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5. The judgment of Eli and His Sons--Ichabod
1. The fulfilled prediction: The death of Eli’s sons (1 Samuel 4:1-11 )
2. The death of Eli (1 Samuel 4:12-18 )
3. Ichabod (1 Samuel 4:19-22 )
Israel then renewed the conflict with the Philistines and suffered defeat. It seems that they acted in self-confidence, and when the battle was lost they readily acknowledged the hand of the Lord in the disaster: “Wherefore has the LORD smitten us today before the Philistines?” But there was no self-judgment, no repentance, no crying unto the Lord. The ark of the covenant of the LORD is brought out of Shiloh. They trust in the ark instead of Jehovah; they expect salvation from the ark of gold and wood: “it may save us out of the hand of our enemies.” Alas! “the two sons of Eli, Hophni and Phinehas, were there with the ark of the covenant of God” (verse 4). They forgot Jehovah whom they had offended and insulted. How could He bless and deliver His people when such sons of Belial were associated with the sanctuary? A worse defeat followed. Thirty thousand Israelites fell, among them the sons of Eli. The Philistines, first terrified by the presence of the ark, gain a great victory and capture the ark.
On the words “these are the gods that smote the Egyptians with every plague in the wilderness” Wellhausen, the well known critic, remarks: “Either an excusable inaccuracy, or a copyist’s slip.” He meant that the Egyptians were not smitten in the wilderness, but in their own land. However, Wellhausen did not see that the Philistines said this. They expressed their inaccurate knowledge of what had happened and Samuel reports it as if it was spoken by the Philistines.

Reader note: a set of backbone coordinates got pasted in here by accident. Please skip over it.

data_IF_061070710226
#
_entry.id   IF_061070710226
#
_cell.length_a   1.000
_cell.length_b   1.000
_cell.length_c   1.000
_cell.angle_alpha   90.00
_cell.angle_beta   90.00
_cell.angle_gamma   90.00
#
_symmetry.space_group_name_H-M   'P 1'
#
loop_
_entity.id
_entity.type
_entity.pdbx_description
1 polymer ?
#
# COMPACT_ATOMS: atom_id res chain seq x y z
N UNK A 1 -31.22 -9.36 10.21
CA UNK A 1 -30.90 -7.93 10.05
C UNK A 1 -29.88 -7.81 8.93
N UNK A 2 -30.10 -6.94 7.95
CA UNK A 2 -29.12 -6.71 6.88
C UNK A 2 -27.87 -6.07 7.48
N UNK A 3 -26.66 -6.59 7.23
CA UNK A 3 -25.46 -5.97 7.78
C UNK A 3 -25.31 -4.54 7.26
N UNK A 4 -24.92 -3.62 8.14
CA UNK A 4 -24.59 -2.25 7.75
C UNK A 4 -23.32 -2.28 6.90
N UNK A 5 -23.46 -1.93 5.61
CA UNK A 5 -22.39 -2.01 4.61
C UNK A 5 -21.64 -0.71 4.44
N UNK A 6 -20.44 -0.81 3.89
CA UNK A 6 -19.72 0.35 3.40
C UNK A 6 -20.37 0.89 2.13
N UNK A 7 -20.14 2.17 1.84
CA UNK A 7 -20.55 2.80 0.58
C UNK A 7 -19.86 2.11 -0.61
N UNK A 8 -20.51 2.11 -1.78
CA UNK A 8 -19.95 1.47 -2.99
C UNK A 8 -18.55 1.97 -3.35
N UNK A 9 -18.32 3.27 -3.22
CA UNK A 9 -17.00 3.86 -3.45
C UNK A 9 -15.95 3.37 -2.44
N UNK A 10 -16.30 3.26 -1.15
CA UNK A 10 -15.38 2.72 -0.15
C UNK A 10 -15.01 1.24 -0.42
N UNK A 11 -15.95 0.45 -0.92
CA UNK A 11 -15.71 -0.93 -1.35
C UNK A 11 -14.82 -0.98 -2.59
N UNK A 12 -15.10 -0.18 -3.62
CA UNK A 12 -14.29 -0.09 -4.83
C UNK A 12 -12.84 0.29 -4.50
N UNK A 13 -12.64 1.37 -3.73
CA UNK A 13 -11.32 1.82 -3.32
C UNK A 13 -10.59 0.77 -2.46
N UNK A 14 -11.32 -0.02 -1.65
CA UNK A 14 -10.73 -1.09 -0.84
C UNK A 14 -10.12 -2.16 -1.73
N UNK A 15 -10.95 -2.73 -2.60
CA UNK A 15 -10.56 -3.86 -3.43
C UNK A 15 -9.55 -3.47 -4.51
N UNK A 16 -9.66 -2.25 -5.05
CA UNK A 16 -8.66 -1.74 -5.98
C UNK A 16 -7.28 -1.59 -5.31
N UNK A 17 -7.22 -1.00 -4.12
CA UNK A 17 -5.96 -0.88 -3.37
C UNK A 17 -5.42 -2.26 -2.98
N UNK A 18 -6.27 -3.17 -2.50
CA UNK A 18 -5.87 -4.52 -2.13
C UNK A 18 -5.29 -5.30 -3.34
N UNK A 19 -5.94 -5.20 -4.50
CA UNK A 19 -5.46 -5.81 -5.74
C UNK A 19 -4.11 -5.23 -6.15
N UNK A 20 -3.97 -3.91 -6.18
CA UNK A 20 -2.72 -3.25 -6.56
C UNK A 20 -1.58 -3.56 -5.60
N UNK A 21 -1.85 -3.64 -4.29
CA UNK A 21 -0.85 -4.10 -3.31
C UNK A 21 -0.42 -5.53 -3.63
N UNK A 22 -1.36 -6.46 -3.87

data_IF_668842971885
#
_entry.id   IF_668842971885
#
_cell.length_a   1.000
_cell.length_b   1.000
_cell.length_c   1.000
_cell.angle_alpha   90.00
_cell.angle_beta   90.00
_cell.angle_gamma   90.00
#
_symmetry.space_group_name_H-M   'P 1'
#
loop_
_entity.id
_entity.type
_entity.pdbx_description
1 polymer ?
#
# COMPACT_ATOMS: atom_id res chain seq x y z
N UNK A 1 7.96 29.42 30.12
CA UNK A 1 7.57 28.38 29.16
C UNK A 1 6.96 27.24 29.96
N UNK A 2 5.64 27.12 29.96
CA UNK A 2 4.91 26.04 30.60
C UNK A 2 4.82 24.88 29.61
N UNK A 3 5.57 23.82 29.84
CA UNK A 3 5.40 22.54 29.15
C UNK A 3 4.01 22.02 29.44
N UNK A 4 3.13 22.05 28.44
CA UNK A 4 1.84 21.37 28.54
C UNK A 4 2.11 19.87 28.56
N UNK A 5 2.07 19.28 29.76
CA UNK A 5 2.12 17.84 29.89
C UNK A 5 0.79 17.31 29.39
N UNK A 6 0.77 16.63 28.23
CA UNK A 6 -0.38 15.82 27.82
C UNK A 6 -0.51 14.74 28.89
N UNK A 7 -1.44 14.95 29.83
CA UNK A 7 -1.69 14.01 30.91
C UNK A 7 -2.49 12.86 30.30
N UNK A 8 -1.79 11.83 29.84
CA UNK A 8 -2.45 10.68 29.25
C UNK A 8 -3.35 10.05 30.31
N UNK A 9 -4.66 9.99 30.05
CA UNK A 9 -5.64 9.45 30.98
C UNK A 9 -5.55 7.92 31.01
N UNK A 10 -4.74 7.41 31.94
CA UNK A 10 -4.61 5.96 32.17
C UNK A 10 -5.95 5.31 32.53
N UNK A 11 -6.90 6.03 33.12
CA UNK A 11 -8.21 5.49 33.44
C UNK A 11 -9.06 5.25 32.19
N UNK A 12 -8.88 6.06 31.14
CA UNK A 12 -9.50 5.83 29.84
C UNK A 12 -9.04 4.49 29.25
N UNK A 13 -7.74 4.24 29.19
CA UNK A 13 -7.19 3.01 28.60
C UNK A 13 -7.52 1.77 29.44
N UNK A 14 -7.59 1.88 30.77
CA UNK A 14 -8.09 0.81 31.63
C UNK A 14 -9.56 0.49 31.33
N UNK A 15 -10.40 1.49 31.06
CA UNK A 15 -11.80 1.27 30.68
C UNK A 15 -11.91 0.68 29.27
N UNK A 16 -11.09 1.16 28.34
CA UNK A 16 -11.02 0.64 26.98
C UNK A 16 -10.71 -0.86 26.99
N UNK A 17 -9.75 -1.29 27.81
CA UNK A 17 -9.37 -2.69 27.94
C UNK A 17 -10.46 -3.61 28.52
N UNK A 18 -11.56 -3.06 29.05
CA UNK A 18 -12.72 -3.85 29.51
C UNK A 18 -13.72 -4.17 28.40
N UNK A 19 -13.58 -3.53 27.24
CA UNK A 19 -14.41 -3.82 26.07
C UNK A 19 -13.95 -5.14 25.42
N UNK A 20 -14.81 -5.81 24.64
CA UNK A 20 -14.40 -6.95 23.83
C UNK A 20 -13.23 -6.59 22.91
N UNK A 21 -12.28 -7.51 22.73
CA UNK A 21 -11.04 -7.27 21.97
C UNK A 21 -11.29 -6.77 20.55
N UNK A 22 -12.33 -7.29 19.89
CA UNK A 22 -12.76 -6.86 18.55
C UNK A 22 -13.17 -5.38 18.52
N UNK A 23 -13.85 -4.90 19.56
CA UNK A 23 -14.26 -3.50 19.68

The tidings of the awful disaster reach Eli, ninety-eight years old and totally blind. When he heard that the ark of God was taken, he fell backward, broke his neck and died. Significant is the final paragraph of this chapter. The wife of Phinehas in child-birth also hears of the capture of the ark and the death of Eli, her father-in-law, the death of her husband and his brother. Dying, she named her baby son “Ichabod,” which means “no glory.” The glory had departed from Israel. Israel had indeed brought forth, by her departure from God, the condition of “Ichabod.” The ark as the glory of God’s manifest presence among His people was gone. “He forsook the tabernacle of Shiloh, the tent which he placed among men; and delivered his strength into captivity, and His glory into the enemy’s hand” (Psalms 78:60-61 ). In a higher sense the word “Ichabod” is written over that which professes to be the church, but which has departed from the truth. The power and the manifest presence of Jehovah are lost. And many individual Christians have drifted into the same conditions by their sinful and worldly ways.
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Gaebelein, Arno Clemens. "Commentary on 1 Samuel 4". "Gaebelein's Annotated Bible". https://www.studylight.org/
the Fifth Week after Easter